The church is not the end but herself the means --- the means of the means of grace, so to speak.  We too often get fixed on the earthly element when we ought to be focused on the grace it conveys.  Just as the bread and wine are not for how they taste or look, neither should the earthly characteristics of the church be allowed to dominate.  The church is where the Word is proclaimed in its truth and fullness,the law and Gospel rightly distinguished, AND where the sacraments administered according to Christ's institution.  The people who hear that Word and receive those sacraments, as well as the priest who administers them, will always be sinful and unclean.  Their flaws are neither flaunted nor hidden.  They are there.  Like all of us.  At some point, we must all simply get over it.  The Word and the Sacraments are worth the inconsistencies, flaws, and failings of the people who deliver them to us and who receive them with us.

Yes, I know, there are exceptions.  But rules made out of exceptions are exceptionally flawed rules.  The rule is to go to church.  If there are choices, visit and inquire and choose.  Then attend... regularly and faithfully.  The more you focus upon the means of grace, the less you will notice the unsatisfactory parts of the means of that means, or, the church.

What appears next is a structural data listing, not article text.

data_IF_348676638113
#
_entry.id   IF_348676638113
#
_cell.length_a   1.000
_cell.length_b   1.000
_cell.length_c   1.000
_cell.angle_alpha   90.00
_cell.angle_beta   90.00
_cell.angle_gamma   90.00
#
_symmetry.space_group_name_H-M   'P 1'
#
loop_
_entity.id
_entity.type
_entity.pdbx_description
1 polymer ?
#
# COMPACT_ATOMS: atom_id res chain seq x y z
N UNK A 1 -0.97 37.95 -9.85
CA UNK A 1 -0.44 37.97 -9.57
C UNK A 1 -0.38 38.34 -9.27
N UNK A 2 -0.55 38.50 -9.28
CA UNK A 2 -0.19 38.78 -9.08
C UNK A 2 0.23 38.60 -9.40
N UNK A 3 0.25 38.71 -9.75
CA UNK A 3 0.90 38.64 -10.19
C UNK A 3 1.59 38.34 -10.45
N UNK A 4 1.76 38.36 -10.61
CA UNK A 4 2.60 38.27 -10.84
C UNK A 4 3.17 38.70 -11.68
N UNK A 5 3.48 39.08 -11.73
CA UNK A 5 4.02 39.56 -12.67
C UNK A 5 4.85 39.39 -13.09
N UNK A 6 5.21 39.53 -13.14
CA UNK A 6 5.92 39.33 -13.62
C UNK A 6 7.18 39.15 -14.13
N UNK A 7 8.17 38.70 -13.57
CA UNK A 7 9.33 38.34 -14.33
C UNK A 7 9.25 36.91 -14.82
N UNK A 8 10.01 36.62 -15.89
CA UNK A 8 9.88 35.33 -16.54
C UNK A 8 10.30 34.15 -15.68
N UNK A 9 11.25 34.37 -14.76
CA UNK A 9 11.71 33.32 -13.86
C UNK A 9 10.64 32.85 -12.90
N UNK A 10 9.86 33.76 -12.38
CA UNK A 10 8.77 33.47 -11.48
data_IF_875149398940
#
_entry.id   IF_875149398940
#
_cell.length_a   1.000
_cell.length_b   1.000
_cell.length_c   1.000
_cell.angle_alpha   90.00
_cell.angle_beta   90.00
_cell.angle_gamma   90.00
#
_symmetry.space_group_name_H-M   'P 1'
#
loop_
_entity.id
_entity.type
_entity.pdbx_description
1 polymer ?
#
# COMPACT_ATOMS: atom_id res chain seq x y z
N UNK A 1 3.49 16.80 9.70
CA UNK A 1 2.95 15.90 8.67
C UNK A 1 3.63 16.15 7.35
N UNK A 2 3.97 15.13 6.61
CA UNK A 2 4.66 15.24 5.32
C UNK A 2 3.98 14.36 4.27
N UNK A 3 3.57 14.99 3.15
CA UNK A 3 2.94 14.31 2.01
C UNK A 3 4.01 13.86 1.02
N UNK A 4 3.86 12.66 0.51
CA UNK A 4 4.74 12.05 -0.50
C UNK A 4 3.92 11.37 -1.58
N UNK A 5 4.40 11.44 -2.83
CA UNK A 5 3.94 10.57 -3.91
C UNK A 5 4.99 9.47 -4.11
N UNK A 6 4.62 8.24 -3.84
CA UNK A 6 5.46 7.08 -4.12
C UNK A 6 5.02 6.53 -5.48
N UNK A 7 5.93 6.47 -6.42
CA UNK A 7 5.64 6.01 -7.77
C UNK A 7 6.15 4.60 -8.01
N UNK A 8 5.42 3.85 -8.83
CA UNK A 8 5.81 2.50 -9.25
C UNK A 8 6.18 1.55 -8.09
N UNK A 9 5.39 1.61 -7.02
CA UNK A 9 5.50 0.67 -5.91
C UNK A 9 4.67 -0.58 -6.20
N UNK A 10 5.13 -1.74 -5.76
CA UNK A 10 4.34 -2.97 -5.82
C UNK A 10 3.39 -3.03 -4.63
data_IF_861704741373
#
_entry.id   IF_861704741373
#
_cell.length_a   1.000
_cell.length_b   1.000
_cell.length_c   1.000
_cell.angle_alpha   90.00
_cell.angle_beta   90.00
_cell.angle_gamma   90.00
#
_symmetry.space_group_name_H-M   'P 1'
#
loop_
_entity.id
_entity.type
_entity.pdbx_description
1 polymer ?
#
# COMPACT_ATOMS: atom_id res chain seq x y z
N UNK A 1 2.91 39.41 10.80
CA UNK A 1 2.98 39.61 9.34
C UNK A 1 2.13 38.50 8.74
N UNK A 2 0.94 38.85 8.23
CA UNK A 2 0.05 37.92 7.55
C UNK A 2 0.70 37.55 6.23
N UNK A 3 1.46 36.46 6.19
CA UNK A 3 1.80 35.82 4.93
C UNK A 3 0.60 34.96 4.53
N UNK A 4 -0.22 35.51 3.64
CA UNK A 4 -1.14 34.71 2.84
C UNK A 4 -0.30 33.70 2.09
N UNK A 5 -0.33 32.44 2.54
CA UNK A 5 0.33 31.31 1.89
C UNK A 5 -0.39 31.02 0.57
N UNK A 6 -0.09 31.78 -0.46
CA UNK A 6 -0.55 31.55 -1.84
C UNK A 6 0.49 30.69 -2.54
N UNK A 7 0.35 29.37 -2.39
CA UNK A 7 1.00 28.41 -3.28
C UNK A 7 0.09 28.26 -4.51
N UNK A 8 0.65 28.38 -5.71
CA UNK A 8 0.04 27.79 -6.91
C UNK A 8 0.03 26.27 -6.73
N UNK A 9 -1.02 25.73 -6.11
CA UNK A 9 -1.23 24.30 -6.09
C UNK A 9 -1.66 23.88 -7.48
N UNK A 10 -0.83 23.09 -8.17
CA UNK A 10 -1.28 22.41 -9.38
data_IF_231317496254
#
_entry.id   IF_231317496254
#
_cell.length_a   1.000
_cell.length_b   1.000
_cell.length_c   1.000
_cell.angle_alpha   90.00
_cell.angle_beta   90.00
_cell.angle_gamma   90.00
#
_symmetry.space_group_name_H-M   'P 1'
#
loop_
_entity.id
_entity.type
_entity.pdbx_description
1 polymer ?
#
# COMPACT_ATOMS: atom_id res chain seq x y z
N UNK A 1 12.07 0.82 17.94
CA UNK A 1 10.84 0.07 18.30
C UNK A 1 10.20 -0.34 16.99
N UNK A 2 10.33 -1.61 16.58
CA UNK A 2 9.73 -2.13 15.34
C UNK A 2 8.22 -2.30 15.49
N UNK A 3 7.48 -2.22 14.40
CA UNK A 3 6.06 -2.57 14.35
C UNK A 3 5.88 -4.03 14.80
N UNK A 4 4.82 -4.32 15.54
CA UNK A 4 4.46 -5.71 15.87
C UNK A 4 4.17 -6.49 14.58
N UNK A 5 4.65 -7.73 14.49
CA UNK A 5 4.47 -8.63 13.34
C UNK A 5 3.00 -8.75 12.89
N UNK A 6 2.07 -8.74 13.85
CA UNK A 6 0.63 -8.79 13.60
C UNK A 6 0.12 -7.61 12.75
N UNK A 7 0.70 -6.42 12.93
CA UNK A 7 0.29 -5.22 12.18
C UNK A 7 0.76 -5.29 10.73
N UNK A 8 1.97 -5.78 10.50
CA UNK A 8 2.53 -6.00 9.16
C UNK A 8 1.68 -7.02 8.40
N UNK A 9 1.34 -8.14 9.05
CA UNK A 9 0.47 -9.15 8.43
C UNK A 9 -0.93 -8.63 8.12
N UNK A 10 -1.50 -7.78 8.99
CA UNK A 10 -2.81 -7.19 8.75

Rich Kauzlarich said...

Pr. Peters: thank you for this wise counsel.

Anonymous said...

Well, as a former ELCA member, I have to say that churches just plain misrepresent themselves. That ELCA church sure did. Now part of that is that even the founding members of that congregation didn't actually know how corrupt it was until that semi merger thing with the Episcopal church about 12 years ago. When they did figure it out, they realized the rug had been pulled out from under them. These are people who had been baptized in the ALC back in the 1920's and they still had enough gumption to leave despite literally hundreds of years of family membership. Sometimes, the church leaves not just you but Christ as well. Parishioners are well advised to stick with Christ and hop along down the road to a real church when you find that yours has flushed its belief.

Janis Williams said...

Sadly, this is epidemic among evanjellycals.

May I speak a word of moderation, though?